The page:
Nationally, white college graduates have more than seven times the wealth of black college graduates and four times the wealth of Latinx graduates, and white single parents have approximately twice the wealth of two-parent black and Latinx households.
Latinas in the United States are typically paid just 53 cents for every dollar paid to white, non-Hispanic men).
Financial institutions have promoted predatory practices in communities of color, including charging higher fees and interest rates for home, car and personal loans, including the practice of red-lining. Communities of color have less intergenerational wealth transfers that provide economic security and protect them from burdensome debt. Communities of color are less likely to have assets like a home, retirement, investment and savings account to turn to when experiencing financial hardships. Communities of color turn to costly debt, struggle to pay it back and in turn, experience lower credit scores.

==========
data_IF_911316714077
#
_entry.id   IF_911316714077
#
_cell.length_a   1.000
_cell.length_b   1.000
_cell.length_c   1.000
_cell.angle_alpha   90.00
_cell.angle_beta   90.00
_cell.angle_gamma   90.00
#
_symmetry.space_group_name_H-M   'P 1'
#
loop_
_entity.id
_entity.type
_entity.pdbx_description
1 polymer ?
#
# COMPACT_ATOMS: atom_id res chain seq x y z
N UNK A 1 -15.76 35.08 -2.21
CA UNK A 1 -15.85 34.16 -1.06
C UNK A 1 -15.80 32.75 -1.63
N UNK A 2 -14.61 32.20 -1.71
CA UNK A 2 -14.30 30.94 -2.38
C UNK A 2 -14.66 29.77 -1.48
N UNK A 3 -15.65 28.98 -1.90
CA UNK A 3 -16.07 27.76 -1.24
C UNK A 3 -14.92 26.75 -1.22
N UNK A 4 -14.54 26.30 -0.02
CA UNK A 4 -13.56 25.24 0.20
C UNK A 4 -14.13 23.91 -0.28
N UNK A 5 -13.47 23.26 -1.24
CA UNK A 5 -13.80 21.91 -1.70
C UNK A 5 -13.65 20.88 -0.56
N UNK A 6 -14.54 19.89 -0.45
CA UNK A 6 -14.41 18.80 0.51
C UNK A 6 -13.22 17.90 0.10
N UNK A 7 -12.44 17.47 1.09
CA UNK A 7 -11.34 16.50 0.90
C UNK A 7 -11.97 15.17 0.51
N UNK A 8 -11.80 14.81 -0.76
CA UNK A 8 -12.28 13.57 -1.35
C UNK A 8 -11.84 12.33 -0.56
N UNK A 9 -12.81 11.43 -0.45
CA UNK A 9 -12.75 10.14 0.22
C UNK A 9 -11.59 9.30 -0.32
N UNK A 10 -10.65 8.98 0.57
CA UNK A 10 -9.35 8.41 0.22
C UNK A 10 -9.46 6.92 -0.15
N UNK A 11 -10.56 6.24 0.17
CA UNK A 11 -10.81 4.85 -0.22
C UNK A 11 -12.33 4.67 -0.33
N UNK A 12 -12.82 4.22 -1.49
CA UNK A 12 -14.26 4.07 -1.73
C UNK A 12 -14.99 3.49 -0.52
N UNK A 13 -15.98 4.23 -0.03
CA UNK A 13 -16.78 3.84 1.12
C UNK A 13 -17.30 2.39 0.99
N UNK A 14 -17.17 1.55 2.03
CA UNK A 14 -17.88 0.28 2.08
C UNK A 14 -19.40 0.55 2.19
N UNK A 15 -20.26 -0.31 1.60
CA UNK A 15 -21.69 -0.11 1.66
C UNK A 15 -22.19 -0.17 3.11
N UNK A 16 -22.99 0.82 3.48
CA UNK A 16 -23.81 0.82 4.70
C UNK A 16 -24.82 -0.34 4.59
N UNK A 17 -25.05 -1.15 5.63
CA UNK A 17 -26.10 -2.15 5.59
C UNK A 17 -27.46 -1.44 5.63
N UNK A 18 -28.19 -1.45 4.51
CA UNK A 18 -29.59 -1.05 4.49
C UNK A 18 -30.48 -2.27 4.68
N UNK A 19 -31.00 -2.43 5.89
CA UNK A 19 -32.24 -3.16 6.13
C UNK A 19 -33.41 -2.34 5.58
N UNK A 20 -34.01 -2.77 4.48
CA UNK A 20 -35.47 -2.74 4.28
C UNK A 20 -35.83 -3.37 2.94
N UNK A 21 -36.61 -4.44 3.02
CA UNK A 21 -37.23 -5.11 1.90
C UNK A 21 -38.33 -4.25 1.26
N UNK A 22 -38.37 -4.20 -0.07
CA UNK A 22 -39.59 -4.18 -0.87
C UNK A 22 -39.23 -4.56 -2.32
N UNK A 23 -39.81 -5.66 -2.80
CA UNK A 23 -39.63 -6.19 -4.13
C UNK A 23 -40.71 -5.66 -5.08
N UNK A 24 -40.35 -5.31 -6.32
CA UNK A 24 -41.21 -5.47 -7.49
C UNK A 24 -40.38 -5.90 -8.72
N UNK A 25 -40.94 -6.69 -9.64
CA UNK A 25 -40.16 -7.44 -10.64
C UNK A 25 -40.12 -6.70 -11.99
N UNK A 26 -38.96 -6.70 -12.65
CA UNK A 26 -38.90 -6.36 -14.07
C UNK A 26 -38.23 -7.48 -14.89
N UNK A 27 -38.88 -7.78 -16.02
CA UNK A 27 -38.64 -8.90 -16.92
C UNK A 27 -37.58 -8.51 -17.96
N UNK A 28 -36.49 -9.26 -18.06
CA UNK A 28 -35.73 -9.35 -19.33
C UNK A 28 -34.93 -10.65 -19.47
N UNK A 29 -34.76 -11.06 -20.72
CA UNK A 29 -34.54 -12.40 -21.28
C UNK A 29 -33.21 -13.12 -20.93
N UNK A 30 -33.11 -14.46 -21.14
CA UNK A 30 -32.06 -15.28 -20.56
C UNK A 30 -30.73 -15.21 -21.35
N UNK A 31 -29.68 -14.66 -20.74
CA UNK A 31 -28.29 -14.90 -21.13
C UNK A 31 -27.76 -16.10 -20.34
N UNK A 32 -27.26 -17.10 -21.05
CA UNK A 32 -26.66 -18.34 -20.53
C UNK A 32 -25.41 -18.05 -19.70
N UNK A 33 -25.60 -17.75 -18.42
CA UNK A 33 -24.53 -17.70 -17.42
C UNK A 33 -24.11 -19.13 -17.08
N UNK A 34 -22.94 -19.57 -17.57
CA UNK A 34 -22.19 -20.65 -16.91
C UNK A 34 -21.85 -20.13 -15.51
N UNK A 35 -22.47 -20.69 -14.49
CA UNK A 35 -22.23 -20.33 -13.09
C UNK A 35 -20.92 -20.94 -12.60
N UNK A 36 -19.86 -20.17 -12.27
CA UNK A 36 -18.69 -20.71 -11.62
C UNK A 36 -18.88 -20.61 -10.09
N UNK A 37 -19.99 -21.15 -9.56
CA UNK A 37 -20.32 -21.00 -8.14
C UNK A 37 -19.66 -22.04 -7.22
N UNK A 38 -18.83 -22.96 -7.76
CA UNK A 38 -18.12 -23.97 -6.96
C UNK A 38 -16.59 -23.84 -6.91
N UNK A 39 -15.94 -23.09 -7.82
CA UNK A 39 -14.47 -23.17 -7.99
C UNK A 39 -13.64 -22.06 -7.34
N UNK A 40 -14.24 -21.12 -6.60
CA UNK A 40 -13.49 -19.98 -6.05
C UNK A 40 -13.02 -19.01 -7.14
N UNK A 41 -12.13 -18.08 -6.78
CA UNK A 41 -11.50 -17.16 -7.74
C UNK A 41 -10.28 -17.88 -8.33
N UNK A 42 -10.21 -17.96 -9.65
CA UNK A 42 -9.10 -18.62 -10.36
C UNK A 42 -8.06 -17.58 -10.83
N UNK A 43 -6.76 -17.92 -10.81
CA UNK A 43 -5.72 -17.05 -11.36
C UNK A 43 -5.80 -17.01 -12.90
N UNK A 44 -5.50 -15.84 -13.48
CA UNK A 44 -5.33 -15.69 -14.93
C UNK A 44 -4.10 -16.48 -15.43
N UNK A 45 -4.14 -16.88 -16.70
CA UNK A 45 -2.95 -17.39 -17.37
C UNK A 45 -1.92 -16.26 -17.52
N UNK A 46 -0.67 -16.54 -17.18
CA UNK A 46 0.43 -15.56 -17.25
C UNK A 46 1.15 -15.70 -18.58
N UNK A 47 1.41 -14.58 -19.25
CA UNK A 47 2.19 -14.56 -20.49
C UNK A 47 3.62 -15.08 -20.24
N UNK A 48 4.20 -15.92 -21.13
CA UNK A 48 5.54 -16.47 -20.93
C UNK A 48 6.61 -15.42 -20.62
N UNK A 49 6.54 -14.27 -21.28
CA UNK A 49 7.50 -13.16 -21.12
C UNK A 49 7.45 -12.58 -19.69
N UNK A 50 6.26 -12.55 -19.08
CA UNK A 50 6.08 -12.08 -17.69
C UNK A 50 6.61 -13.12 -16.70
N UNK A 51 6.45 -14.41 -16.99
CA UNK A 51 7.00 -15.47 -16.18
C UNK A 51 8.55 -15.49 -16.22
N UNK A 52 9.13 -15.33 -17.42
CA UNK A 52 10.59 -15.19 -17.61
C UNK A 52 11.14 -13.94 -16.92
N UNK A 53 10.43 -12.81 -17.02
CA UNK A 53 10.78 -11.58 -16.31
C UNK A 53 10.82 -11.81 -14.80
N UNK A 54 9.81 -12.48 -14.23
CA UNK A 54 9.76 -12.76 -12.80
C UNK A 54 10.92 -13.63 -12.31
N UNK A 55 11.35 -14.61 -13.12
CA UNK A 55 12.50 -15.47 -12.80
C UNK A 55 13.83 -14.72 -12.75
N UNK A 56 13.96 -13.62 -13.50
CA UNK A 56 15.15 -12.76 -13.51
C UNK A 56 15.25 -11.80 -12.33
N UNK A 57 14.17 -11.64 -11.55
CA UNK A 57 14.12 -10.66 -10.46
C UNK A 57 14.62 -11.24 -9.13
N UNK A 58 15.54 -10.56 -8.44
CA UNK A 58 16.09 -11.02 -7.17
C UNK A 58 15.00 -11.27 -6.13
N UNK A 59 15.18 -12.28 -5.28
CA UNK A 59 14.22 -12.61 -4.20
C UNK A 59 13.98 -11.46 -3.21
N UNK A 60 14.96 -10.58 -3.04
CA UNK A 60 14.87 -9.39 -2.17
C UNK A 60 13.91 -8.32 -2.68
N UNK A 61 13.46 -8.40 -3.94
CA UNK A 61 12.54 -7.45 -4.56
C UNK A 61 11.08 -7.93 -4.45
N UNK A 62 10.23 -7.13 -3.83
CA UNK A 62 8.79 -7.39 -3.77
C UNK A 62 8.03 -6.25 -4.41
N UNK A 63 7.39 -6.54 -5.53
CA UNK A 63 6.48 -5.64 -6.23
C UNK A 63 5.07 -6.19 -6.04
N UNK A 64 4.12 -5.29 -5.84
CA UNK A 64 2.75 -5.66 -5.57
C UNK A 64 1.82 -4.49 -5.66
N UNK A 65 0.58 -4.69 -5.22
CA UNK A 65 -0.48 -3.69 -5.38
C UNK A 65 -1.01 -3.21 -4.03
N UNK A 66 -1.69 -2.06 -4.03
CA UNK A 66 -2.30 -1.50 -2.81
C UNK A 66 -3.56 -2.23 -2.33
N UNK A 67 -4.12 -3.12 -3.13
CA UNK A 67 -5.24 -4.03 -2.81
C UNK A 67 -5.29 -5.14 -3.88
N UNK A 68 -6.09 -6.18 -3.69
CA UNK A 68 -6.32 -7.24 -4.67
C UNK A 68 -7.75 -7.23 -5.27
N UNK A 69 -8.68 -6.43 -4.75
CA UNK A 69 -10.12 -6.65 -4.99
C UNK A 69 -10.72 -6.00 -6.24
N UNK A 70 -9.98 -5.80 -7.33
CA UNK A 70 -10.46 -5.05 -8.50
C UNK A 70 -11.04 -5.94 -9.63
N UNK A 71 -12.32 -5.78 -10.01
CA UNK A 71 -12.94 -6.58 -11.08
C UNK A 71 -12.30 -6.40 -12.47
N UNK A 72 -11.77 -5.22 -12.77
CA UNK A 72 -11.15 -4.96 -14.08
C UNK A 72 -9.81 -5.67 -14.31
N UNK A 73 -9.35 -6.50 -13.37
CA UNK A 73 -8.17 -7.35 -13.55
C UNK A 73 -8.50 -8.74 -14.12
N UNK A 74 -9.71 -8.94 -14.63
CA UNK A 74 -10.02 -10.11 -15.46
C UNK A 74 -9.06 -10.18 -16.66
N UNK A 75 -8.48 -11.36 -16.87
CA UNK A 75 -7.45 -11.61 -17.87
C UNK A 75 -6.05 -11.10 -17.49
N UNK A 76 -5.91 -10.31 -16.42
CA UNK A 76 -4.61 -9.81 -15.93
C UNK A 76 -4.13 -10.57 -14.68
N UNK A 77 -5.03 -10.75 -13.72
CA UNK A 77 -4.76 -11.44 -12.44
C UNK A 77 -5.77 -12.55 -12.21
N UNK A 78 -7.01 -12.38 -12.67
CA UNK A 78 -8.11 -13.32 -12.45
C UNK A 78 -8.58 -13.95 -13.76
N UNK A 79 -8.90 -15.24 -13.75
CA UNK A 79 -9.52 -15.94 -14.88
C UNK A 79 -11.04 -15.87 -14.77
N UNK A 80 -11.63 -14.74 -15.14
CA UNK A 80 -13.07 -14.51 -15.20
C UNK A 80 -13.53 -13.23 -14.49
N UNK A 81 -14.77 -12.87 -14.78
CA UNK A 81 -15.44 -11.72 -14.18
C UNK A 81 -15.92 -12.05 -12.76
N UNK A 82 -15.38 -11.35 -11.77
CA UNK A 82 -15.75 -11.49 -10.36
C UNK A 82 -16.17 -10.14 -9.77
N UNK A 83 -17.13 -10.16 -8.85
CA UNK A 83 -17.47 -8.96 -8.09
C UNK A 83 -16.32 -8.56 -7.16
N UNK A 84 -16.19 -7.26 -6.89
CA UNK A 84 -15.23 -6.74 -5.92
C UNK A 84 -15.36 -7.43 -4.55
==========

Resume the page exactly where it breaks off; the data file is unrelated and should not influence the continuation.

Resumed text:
Benefits/challenges of being a Latinx Founder
Part of building a successful tech company is the ability to “know your customer,” and to solve a “real” problem. I know my customer better than any of our competitors and I know for a fact we are solving a real problem, not only from a policy perspective (racial wealth gap) but from a practical viewpoint (no other Fintech company is focused exclusively on providing a comprehensive personal finance platform to this demographic. My intimate knowledge of my market gives us a competitive edge or moat in marketing and building brand loyalty.
The challenges are many, including the fact that BECAUSE of the racial wealth gap we have few resources for capital. The friends and family around and Angel investors are a critical part of early capital. These are people who have enough “economic security” to write a $10-25K check. There is a lot of risk in being an investor so only people who can afford to lose the money invested in startups. We just don’t have the numbers yet. So I have to raise money from people who very little knowledge about our community or why this solution (product is needed).